5. Birdman
Innaritu's stories prior to this were intensely bleak and were trademarked with the gritty cinematography of Rodrigo Prieto. By employing Emmanuelle Lubezki and showing just how good of an actor Michael Keaton can be, he turns a corner in a career. Antonio Sanchez's pulsing drums only score and stellar performances from Edward Norton, Emma Stone and Naomi Watts. I am convinced Emmanuelle Lubezki is an alien. No human being possesses that much talent.

4. Enemy
A film in which the mysteries of identity and infidelity expound even wider after the final frame. With last year's Prisoners, 2010's Incendies, and now this, Denis Villeneuve has become one of my favorite directors. Bring on Sicario.

3. Whiplash
The most intense ending of any movie this year goes to Damien Chazelle's expertly told tale of striving to achieve perfection and the desire to be remembered as one of the great jazz drummers. The editing in this film is top notch with no shoe leather. A ferocious beast of a film that makes you scared to shed a single tear after it's brilliant culmination.

2. Interstellar
Science fiction films, serious science fiction films, often tend to be sterile. The incredible thing about Interstellar was the profound emotional depth at the core of the story. Though it caused division among critics, this is going to be a film that people are going to look back on as one of the great pieces of cinema.

1. Boyhood

If you think about 2014, transformation and transition are the themes that continue to pop up. Riggan Thompson goes through a transition of his career. Amy ends up transforming Nick. Terence Fletcher transforms Andrew Neyman. The alien seductress in Under the Skin changes from apathy to empathy. Howard Howe literally transforms Wallace into a Walrus. So it is fitting that my favorite film of the year deals with the growth of a boy. As Linklater would say, the paint used to tell the story would be time itself.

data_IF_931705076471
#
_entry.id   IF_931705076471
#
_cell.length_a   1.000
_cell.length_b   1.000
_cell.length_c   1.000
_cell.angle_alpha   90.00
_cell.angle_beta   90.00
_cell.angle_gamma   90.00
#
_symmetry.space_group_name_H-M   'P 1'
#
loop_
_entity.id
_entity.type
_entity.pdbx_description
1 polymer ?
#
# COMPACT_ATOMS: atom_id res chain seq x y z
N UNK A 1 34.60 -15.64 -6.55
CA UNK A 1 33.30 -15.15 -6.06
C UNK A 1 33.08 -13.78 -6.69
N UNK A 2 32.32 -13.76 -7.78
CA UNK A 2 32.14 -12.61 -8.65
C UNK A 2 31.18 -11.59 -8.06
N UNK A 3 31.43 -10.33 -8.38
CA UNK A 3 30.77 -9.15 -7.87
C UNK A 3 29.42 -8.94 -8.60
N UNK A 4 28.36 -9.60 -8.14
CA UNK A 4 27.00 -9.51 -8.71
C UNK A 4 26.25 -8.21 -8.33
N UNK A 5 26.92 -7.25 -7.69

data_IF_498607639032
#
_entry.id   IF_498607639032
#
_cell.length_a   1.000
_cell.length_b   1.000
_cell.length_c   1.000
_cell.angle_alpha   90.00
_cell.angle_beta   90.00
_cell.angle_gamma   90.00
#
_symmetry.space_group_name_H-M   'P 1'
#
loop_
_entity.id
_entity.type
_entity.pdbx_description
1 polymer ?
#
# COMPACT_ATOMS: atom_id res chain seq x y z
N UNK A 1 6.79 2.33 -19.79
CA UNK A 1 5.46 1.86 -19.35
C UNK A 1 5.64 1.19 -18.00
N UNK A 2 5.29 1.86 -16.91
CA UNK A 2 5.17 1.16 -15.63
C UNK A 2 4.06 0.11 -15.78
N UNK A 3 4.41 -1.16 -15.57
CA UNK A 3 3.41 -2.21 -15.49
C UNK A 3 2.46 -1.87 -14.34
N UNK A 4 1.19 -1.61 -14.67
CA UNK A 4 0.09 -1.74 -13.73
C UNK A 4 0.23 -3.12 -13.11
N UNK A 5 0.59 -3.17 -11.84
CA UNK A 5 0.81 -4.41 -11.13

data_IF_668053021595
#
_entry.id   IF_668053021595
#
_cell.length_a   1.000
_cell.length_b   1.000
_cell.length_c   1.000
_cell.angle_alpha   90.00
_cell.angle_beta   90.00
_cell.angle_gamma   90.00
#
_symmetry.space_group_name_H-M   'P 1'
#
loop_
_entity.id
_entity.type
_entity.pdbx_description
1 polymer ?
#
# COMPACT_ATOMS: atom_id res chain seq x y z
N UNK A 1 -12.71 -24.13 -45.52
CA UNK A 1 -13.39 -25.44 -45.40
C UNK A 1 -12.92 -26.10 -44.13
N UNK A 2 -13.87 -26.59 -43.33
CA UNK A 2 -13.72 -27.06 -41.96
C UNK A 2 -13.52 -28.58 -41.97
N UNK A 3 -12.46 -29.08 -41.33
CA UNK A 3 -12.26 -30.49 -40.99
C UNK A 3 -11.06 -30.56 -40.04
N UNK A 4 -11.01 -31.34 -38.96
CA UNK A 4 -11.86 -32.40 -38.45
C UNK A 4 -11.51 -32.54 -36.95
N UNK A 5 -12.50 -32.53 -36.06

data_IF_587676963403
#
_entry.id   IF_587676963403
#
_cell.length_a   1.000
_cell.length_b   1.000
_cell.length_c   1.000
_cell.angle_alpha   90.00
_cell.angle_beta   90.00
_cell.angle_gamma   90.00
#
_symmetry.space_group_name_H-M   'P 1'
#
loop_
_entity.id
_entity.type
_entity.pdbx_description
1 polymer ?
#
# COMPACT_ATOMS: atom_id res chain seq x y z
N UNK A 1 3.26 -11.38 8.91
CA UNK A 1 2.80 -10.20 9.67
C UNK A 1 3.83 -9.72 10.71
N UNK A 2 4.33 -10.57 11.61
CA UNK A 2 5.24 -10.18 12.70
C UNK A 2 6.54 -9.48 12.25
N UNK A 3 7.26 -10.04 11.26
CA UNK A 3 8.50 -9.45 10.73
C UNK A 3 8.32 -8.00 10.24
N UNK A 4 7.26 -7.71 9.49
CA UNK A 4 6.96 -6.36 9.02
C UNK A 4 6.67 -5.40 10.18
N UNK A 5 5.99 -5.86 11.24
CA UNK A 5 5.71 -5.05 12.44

Movies and just art in general that focus on the passage of time have always intrigued me. With Boyhood, Linklater managed to create an incredibly organic story that is free of all the contrivances of staged drama.

There are no character arcs to be concerned about. Storylines are not neatly wrapped up. We simply observe 12 years in a life. No major milestones. It is about transience. Linklater allows us to focus on the moments in one's life that may not be conventionally compelling to a viewer conditioned to believe that there must be some big revelation or big event in order for there to be drama.

A revalatory experience and the best film of the decade so far.

Special Recognition Award

Man Getting Hit In the Groin With Football

Self explanatory.

Honorable Mention: Guardians of the Galaxy, Dawn of the Planet of the Apes, The Lego Movie, 22 Jump Street

Favorite Scenes of 2014:

The ending of Whiplash
Interstellar bookcase scene
All of the spider scenes in Enemy
The dissolving man scene in Under the Skin
Amy Dunne + Desi + Box cutter in Gone Girl
The Babadook shows up in a silent film
Hotel shootout in Grand Budapest Hotel
"The man with the gun gets to tell the truth" in Blue Ruin
Night vision scene in Snowpiercer
Bigfoot and Doc's last scene together in Inherent Vice
Ending credits in 22 Jump Street

6. Howard Howe in Tusk
5. David in The Guest
4. John Du Pont in Foxcatcher
3. Terence Fletcher in Whiplash
2. Amy Elliot Dunne in Gone Girl
1. Lou Bloom in Nightcrawler

Favorite Score: Hans Zimmer, Interstellar (Runner up: Trent Reznor and Atticus Ross, Gone Girl)
Favorite Soundtrack: Inherent Vice (Runner up: The Guest)

Films seen in theaters: 

The Grand Budapest Hotel, Godzilla, 22 Jump Street, Boyhood, Dawn of the Planet of the Apes, Guardians of the Galaxy, Tusk, Gone Girl, Birdman, Whiplash, Dear White People, Nightcrawler, Interstellar, Foxcatcher, Inherent Vice, Selma, A Most Violent Year

Films seen by other means (OnDemand, NetFlix): 

The Immigrant, Stranger By the Lake, The Sacrament, Enemy, Blue Ruin, Ida, Nymphomaniac Vol. 1 and 2, Whitey: The United States V. James Bulger, The Lego Movie, Frank, The Rover, Neighbors, Maps to the Stars, The Babadook, A Most Wanted Man, Altman, Force Majeure, The Guest, Wetlands, The Double, Fury, Why Don't You Play In Hell?, Last Days In Vietnam

Films I still need to see: 

The Disappearence of Eleanor Rigby: Him, The Disappearence of Eleanor Rigby: Her, Citizenfour, Life Itself, Two Days One Night, Mommy, The Drop